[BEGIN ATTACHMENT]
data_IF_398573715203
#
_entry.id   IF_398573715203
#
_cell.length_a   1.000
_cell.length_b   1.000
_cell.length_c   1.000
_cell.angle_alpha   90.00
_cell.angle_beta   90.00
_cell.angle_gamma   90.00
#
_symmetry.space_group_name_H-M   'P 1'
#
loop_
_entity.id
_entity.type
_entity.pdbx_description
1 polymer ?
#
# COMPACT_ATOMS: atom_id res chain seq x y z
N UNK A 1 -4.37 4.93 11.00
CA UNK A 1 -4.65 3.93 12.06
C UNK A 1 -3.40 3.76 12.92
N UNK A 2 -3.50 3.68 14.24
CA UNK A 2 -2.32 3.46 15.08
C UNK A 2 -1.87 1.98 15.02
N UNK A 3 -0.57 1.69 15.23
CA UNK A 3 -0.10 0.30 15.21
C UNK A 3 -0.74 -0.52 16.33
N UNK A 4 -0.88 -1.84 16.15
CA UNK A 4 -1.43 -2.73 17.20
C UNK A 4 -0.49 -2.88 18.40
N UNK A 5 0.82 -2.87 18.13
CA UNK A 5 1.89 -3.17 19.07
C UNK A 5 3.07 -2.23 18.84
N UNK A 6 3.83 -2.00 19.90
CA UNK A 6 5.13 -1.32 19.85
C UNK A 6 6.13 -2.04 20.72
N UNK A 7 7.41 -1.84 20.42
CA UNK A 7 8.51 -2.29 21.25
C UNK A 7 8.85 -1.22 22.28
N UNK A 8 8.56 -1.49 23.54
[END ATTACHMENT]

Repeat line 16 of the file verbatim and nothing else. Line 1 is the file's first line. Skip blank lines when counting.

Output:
_entity.type